Not Without a Hitch

Not Without a Hitch

Not Without a Hitch

A summary of what's in the major U.S. newspapers.
Feb. 9 1999 7:40 AM

Not Without a Hitch

Everybody leads with the wrap-up of yesterday's impeachment trial closing arguments and the set-up of today's deliberations. The Los Angeles Times headline suggests the drama associated with a criminal trial: "President's Fate is Now in Hands of Senate Jurors." Down below in the body type, though the stories get more real. The LAT says there is "virtually no chance" President Clinton will be removed. The New York Times says his acquittal is "all but assured." And the Washington Post says the House Republican prosecutors face "near-certain defeat." Perhaps USA Today is the realest: "It's also unclear whether the Senate will formally reprimand Clinton once he's acquitted."

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And USAT's headline isn't even about the what of the verdict--it's about the how: "Closed Senate Debate Likely." That's because there don't appear to be the 67 votes required to suspend the rules, a point that the WP and NYT also cover in additional front-page stories. The NYT lead editorial finds the prospect of closing the doors on the impeachment deliberations "inconceivable." For the LAT, the main unanswered question is whether enough Republicans would join the Democrats to keep either of the two impeachment articles from winning a simple majority.

In light of the presumed outcome, the WP sees the rhetoric coming yesterday from both sides--each of the 13 House prosecutors and President Clinton's lawyer Charles Ruff--aimed not so much at the Senate jurors as at the history books. The NYT notes that Ruff worked in references to peace in the Middle East and that Henry Hyde dipped into Henry V's Agincourt speech, as well as quotations from de Gaulle, Septimius Severus, Horace Mann, Edward Gibbon and Saul Bellow. The WP notices the cumulative effect of this hot air front moving through: One senator after another getting up from his desk to stretch and wander to the rear of the chamber.

The only thing resembling impeachment news is the Hitchens/Blumenthal saga. The LAT and WP leads report that Henry Hyde wrote a letter to the Senate asking for a postponement in the start of deliberations to allow the new questions about Sidney Blumenthal's truthfulness to be addressed. He was turned down. Christopher Hitchens himself makes an appearance on the WP op-ed page: "What a fuss! What a load of phony differences without distinctions! Blumenthal has already told the grand jury that Clinton concocted this foul story, with its equally foul implications. He has now admitted to telling some such version to 'friends' of his as well as journalists (and I still consider myself to be both). That story got into the press, a lot. The message was therefore delivered to Ms Lewinsky. QED." Hitchens goes on to say that he devoutly wishes he'd written an intended column on the matter a week earlier, so that he "could have been a truer friend" by warning Blumenthal off making "any unguarded statement." But that having not happened, he sees Blumenthal as "being readied to be used as yet another human sacrifice by his employer." One question about all this: Was it fair for the Post to give Hitchens the room to defend himself when the legal constraints Blumenthal is under no doubt kept him from being able to write a column of his own about the matter?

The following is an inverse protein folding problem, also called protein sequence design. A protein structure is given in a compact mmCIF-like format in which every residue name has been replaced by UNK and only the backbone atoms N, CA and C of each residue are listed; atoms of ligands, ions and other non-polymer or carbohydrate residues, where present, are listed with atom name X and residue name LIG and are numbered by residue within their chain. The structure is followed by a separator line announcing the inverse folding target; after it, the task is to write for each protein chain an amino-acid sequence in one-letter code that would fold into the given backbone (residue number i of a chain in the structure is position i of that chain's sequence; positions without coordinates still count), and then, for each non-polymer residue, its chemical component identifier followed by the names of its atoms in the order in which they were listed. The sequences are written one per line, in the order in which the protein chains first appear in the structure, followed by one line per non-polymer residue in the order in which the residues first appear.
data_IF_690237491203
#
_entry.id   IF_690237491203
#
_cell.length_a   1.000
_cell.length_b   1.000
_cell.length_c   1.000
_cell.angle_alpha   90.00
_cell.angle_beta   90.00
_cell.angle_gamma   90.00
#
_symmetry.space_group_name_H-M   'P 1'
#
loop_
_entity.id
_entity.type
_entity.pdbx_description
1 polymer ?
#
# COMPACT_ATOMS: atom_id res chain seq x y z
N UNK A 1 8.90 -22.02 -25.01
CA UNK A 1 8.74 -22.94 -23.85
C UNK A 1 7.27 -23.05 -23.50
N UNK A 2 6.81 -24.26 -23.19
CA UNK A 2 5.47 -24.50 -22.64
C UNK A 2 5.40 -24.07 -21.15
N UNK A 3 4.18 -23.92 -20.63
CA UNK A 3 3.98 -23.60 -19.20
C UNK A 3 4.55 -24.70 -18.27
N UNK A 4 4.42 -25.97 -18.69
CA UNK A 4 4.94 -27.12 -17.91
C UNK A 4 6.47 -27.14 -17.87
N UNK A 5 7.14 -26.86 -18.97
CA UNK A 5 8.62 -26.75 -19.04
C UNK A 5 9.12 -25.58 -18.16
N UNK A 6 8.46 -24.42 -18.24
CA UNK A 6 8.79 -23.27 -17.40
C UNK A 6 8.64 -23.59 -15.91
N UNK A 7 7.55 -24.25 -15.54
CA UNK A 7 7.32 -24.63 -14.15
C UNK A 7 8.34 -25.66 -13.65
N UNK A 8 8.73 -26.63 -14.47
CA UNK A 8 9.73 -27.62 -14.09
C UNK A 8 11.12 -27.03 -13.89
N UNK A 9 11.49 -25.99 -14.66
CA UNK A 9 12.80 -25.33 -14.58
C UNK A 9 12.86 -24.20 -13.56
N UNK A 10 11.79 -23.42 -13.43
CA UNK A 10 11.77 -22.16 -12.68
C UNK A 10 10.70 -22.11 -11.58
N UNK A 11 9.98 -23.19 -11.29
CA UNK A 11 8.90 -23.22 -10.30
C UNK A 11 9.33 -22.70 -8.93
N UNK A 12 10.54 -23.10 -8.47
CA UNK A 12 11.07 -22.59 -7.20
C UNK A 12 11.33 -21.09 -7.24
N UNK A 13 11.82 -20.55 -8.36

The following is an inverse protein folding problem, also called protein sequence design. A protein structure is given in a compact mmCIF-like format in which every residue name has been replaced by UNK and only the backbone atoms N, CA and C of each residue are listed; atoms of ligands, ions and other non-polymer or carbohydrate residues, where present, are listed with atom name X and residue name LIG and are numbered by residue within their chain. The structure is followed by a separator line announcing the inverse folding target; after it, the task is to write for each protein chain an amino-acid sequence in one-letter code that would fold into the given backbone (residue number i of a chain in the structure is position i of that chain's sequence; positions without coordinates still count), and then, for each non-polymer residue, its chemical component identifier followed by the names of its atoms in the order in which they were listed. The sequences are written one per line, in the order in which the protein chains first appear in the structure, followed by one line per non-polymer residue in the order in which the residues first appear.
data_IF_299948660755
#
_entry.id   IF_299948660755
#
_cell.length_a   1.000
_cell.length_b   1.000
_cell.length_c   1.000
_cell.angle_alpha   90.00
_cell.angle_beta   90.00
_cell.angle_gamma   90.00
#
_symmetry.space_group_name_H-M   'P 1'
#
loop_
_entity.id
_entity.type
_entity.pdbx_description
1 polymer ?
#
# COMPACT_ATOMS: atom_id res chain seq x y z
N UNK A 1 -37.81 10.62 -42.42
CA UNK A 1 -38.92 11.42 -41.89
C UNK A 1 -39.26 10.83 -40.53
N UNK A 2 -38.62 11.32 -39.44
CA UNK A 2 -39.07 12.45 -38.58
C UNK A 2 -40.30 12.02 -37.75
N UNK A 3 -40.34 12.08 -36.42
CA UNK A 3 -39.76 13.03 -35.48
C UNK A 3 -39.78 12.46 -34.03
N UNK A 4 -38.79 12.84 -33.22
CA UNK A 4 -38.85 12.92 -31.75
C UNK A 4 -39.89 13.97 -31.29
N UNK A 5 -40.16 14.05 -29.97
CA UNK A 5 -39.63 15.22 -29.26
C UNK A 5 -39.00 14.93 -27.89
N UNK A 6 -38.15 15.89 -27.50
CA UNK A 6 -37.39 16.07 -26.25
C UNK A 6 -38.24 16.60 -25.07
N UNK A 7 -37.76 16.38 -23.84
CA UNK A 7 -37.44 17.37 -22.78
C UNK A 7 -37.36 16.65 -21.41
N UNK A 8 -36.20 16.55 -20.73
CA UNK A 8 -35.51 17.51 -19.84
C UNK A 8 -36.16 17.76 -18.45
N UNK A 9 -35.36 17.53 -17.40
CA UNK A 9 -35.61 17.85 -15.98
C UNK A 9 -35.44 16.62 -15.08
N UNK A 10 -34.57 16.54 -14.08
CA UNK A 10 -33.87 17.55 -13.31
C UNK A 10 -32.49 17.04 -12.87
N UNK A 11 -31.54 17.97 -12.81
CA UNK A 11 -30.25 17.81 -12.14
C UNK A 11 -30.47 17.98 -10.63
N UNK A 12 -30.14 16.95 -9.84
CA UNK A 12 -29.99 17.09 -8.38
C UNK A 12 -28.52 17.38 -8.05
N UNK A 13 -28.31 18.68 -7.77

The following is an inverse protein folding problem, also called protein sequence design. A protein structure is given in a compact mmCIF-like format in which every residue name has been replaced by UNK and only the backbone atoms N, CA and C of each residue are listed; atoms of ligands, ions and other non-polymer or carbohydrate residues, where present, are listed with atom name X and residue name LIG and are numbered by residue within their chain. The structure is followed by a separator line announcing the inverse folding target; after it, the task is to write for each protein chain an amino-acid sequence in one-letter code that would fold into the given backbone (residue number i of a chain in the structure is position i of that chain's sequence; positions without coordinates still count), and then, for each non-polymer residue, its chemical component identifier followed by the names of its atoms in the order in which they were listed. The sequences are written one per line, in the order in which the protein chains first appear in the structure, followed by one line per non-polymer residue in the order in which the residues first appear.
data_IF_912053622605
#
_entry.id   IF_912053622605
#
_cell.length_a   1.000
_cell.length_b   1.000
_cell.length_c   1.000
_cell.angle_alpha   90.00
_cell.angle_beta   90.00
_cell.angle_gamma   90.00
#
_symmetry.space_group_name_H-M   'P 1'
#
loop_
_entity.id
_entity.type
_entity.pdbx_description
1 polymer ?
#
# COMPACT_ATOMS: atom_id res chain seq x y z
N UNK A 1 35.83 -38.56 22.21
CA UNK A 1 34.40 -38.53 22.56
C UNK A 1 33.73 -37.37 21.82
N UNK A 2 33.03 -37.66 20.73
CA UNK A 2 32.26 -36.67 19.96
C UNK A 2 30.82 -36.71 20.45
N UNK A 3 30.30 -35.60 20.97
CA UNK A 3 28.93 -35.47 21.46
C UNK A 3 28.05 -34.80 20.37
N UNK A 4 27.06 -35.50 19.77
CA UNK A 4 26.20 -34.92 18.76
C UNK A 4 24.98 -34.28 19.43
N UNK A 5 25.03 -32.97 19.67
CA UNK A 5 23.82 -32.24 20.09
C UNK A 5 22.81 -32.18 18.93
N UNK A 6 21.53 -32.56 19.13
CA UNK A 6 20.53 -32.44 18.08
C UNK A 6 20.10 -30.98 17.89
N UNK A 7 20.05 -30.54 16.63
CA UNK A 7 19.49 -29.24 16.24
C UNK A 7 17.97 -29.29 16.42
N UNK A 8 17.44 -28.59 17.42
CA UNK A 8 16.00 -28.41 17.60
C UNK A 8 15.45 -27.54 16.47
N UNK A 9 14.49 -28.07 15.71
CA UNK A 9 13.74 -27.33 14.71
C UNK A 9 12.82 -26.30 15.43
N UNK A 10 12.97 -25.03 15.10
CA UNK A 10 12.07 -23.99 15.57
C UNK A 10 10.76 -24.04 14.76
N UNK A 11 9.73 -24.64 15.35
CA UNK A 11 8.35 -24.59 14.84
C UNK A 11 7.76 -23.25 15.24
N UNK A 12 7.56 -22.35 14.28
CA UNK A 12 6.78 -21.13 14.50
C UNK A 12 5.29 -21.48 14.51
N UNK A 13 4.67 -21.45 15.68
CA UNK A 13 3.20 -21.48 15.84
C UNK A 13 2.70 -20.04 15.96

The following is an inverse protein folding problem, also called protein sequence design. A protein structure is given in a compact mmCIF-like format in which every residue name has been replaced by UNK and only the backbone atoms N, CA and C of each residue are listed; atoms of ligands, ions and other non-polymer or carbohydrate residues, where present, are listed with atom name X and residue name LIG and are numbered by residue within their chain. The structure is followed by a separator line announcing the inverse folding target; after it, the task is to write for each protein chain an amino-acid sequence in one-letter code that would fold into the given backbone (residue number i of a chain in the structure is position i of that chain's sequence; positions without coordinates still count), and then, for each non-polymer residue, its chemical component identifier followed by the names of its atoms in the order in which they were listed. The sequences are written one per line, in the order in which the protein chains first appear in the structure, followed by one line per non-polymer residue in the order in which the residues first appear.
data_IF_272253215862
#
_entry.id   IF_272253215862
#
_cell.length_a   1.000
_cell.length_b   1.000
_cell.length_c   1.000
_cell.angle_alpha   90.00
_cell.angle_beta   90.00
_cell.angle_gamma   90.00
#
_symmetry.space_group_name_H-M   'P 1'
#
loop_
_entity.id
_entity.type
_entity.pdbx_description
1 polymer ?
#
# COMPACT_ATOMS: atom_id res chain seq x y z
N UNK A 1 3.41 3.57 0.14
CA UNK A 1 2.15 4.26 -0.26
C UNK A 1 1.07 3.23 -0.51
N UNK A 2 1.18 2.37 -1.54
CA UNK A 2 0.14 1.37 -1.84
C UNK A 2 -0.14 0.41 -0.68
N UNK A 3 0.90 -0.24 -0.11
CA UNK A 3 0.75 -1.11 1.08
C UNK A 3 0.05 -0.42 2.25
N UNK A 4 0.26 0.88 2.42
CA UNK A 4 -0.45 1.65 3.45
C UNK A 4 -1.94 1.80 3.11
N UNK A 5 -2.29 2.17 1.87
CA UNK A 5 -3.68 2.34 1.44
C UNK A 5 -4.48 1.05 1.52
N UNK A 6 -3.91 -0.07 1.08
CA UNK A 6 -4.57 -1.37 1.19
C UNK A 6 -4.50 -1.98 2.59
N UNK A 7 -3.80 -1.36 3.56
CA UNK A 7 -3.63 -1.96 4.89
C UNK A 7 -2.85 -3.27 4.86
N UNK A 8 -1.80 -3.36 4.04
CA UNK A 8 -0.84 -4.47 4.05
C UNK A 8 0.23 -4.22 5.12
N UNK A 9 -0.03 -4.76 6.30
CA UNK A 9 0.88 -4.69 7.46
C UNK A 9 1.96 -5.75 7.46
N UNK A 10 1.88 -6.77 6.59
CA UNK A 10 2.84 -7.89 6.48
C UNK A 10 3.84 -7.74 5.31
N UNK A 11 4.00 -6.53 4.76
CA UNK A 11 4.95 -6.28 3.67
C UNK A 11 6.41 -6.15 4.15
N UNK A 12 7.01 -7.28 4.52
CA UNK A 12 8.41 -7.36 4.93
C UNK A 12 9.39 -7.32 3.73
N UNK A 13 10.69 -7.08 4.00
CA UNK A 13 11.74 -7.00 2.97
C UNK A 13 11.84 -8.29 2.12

Last summer, when the U.S. destroyed a purported pharmaceutical plant in the Sudan with cruise missiles, saying that it was in fact making nerve gas for Osama bin Laden, the NYT quickly raised doubts about the government's account of the facility. Today it raises more, with an inside piece stating that chemists hired by the plant's owners examined soil samples from the plant and found no traces of chemical weapons compounds. One problem though: although the piece makes it clear that these chemists have the same monetary tie to an interested party as any expert witness, the headline does not. It simply says, "Experts Find No Arms Chemicals at Bombed Sudan Plant." Not a false headline, to be sure, but a misleadingly un-nuanced one.

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A NYT front-pager warns that the social ill effects of fearing the Y2K problem--such as bank runs, hoarding of food and gas, fires caused by newly acquired wood stoves and a rise in gun violence accompanying the upsurge in gun sales to those fearing post-millennial-bug civil unrest--could end up being much worse than any pure outcome of the problem itself, especially since the actual problem is being attacked with billions of dollars of remediation. According to a story flagged on the Wall Street Journal front, not all of the hoarding will be done by cammoed guys in Montana cabins either. It turns out that in anticipation of possible Y2K-driven supply interrupts, companies like Xerox are planning to take on more inventory than usual in the last part of 1999. Which is driving a search for extra warehouse space and could even effect the GNP. And wait, that doesn't include the 1.999K problem! For that, check out the WSJ's "Work Week." It seems that certain older software systems use "9999" to signal an error or the end of the program. Which means September 9, 1999 may be a bit of a glitchfest. There are, says the paper, nine such problematic dates this year.